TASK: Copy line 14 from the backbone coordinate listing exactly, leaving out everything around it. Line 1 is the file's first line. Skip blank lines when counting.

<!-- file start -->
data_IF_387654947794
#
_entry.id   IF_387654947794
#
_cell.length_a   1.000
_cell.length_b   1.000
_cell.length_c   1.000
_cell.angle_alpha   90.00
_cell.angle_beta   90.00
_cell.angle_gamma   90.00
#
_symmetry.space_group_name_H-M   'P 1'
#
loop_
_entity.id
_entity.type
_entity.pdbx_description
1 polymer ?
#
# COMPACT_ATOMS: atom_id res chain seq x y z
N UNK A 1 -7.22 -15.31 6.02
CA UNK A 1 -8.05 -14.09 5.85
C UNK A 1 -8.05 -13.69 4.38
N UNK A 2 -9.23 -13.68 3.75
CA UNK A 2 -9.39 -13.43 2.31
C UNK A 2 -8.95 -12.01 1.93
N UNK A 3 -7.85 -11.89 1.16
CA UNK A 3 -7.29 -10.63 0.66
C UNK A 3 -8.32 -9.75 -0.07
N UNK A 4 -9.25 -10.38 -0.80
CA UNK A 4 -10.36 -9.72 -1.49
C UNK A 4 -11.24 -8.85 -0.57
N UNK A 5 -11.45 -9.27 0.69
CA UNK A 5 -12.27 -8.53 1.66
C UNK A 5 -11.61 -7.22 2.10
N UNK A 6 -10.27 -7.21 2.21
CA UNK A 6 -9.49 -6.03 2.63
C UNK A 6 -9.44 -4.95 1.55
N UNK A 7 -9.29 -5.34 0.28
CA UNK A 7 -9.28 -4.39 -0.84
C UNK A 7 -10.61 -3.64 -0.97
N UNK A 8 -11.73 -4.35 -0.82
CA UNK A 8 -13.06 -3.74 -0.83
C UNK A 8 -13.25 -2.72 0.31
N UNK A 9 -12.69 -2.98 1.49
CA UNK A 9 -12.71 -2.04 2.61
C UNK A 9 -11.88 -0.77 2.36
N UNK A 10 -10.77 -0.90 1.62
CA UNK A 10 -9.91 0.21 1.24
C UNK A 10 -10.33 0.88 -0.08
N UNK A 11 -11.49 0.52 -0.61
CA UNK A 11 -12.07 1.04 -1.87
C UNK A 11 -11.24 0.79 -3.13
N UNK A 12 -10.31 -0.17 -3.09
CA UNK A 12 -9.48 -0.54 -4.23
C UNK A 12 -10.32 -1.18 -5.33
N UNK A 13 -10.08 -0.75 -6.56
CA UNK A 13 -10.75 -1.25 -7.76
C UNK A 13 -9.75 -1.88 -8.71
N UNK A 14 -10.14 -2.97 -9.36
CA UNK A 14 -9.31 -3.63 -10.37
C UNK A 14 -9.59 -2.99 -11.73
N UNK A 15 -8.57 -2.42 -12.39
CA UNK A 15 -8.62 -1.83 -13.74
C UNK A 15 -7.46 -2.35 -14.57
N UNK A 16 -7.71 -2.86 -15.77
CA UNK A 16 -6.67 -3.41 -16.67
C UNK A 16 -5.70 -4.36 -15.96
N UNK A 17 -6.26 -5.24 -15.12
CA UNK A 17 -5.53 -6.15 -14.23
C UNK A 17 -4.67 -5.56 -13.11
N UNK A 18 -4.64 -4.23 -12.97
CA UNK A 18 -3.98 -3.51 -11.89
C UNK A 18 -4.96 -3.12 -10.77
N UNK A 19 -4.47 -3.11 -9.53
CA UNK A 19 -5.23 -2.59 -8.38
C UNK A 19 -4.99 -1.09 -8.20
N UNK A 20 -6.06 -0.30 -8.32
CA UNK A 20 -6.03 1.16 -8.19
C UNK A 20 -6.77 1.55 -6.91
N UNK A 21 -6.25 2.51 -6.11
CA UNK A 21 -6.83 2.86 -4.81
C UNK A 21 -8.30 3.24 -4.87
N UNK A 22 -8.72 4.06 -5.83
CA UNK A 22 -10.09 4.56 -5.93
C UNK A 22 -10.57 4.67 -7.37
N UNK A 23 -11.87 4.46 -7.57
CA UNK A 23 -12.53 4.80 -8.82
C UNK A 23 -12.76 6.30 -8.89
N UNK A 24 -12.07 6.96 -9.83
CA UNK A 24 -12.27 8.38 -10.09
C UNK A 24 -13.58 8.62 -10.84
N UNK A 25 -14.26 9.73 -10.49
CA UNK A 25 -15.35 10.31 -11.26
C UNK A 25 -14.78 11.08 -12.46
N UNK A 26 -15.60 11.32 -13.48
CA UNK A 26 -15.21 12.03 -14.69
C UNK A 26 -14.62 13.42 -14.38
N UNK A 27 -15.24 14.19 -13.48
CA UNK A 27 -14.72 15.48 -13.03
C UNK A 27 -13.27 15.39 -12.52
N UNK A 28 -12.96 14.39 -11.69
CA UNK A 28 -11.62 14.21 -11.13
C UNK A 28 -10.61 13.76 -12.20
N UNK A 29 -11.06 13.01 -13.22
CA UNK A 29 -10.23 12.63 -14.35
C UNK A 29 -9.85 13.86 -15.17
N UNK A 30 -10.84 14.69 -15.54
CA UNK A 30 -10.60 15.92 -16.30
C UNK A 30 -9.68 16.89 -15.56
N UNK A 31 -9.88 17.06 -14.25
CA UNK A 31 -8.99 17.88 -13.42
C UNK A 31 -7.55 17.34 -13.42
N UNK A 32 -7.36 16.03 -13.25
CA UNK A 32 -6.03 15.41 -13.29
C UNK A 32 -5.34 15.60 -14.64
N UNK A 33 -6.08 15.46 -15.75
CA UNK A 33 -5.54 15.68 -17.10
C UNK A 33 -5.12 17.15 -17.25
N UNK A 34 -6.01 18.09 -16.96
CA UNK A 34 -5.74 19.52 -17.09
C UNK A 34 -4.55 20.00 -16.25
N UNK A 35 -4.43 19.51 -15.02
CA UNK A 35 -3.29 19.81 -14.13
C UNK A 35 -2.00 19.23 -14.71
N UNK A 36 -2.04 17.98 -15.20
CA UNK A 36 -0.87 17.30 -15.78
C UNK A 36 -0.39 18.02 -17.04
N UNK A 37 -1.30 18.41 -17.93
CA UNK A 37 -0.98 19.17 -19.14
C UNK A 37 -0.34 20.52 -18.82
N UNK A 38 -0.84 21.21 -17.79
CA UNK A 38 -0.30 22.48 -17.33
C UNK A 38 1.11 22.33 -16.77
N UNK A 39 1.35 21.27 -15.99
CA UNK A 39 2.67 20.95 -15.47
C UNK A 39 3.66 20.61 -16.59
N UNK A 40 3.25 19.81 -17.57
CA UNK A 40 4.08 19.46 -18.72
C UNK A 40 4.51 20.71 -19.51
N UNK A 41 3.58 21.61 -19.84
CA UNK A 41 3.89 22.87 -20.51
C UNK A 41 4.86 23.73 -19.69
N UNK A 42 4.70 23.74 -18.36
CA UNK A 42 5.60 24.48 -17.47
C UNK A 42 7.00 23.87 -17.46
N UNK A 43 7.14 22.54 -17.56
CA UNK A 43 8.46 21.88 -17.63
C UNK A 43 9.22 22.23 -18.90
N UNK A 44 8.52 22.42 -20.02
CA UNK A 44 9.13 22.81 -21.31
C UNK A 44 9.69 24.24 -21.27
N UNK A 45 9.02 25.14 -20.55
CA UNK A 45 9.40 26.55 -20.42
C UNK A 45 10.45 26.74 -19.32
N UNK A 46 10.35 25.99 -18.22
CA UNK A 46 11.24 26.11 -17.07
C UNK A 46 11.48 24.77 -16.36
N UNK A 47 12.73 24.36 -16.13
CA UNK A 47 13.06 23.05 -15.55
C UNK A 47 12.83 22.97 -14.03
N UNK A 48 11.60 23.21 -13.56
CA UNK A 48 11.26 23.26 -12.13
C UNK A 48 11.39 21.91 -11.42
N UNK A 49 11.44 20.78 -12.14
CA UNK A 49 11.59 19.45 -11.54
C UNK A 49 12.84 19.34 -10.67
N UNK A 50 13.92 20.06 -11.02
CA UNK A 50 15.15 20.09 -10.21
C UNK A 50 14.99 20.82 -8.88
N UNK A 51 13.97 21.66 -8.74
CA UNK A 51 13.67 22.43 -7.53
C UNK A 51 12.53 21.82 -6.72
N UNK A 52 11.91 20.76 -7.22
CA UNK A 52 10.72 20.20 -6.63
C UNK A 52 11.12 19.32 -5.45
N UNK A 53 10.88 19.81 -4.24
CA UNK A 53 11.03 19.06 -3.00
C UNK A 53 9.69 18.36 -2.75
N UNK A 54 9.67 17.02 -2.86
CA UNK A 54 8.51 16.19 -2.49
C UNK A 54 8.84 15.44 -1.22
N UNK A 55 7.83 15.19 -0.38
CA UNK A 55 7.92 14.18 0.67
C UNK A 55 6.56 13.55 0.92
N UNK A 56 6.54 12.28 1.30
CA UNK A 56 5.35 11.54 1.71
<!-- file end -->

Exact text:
loop_